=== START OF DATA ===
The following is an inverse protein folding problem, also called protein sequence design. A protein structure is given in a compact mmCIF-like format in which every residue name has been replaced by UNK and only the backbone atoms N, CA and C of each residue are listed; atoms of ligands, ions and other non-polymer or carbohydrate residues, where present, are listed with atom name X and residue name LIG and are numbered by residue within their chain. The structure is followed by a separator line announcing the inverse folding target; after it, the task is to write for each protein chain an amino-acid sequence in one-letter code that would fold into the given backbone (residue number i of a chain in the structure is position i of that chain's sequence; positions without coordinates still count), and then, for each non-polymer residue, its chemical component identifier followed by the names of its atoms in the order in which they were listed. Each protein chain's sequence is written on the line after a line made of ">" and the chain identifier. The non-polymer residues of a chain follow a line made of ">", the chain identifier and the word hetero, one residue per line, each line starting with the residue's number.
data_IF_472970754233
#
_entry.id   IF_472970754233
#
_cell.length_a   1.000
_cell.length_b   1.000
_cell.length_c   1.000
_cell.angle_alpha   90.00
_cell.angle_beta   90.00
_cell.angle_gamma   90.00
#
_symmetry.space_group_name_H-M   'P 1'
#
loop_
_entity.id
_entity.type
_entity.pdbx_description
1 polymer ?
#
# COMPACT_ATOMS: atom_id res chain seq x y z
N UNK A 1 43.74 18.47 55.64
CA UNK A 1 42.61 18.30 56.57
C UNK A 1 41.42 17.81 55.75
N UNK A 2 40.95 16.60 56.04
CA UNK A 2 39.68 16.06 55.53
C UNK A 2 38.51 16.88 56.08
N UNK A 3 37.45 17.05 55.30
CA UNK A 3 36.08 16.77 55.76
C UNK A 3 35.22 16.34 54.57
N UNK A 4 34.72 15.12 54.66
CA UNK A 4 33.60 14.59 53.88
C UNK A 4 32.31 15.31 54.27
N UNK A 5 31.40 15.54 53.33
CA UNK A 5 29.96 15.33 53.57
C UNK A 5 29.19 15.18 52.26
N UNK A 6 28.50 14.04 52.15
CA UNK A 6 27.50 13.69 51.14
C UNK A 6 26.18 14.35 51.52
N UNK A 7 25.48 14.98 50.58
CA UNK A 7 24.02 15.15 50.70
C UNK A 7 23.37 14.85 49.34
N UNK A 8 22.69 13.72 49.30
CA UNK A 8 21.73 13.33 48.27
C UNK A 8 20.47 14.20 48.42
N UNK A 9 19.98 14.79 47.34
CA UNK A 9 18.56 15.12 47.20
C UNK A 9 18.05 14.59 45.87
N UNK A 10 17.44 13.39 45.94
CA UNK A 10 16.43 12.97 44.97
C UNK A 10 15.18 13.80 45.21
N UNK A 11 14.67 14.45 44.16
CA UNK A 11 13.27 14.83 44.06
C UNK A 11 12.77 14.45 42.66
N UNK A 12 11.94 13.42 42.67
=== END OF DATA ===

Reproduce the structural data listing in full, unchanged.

The following is an inverse protein folding problem, also called protein sequence design. A protein structure is given in a compact mmCIF-like format in which every residue name has been replaced by UNK and only the backbone atoms N, CA and C of each residue are listed; atoms of ligands, ions and other non-polymer or carbohydrate residues, where present, are listed with atom name X and residue name LIG and are numbered by residue within their chain. The structure is followed by a separator line announcing the inverse folding target; after it, the task is to write for each protein chain an amino-acid sequence in one-letter code that would fold into the given backbone (residue number i of a chain in the structure is position i of that chain's sequence; positions without coordinates still count), and then, for each non-polymer residue, its chemical component identifier followed by the names of its atoms in the order in which they were listed. Each protein chain's sequence is written on the line after a line made of ">" and the chain identifier. The non-polymer residues of a chain follow a line made of ">", the chain identifier and the word hetero, one residue per line, each line starting with the residue's number.
data_IF_472970754233
#
_entry.id   IF_472970754233
#
_cell.length_a   1.000
_cell.length_b   1.000
_cell.length_c   1.000
_cell.angle_alpha   90.00
_cell.angle_beta   90.00
_cell.angle_gamma   90.00
#
_symmetry.space_group_name_H-M   'P 1'
#
loop_
_entity.id
_entity.type
_entity.pdbx_description
1 polymer ?
#
# COMPACT_ATOMS: atom_id res chain seq x y z
N UNK A 1 43.74 18.47 55.64
CA UNK A 1 42.61 18.30 56.57
C UNK A 1 41.42 17.81 55.75
N UNK A 2 40.95 16.60 56.04
CA UNK A 2 39.68 16.06 55.53
C UNK A 2 38.51 16.88 56.08
N UNK A 3 37.45 17.05 55.30
CA UNK A 3 36.08 16.77 55.76
C UNK A 3 35.22 16.34 54.57
N UNK A 4 34.72 15.12 54.66
CA UNK A 4 33.60 14.59 53.88
C UNK A 4 32.31 15.31 54.27
N UNK A 5 31.40 15.54 53.33
CA UNK A 5 29.96 15.33 53.57
C UNK A 5 29.19 15.18 52.26
N UNK A 6 28.50 14.04 52.15
CA UNK A 6 27.50 13.69 51.14
C UNK A 6 26.18 14.35 51.52
N UNK A 7 25.48 14.98 50.58
CA UNK A 7 24.02 15.15 50.70
C UNK A 7 23.37 14.85 49.34
N UNK A 8 22.69 13.72 49.30
CA UNK A 8 21.73 13.33 48.27
C UNK A 8 20.47 14.20 48.42
N UNK A 9 19.98 14.79 47.34
CA UNK A 9 18.56 15.12 47.20
C UNK A 9 18.05 14.59 45.87
N UNK A 10 17.44 13.39 45.94
CA UNK A 10 16.43 12.97 44.97
C UNK A 10 15.18 13.80 45.21
N UNK A 11 14.67 14.45 44.16
CA UNK A 11 13.27 14.83 44.06
C UNK A 11 12.77 14.45 42.66
N UNK A 12 11.94 13.42 42.67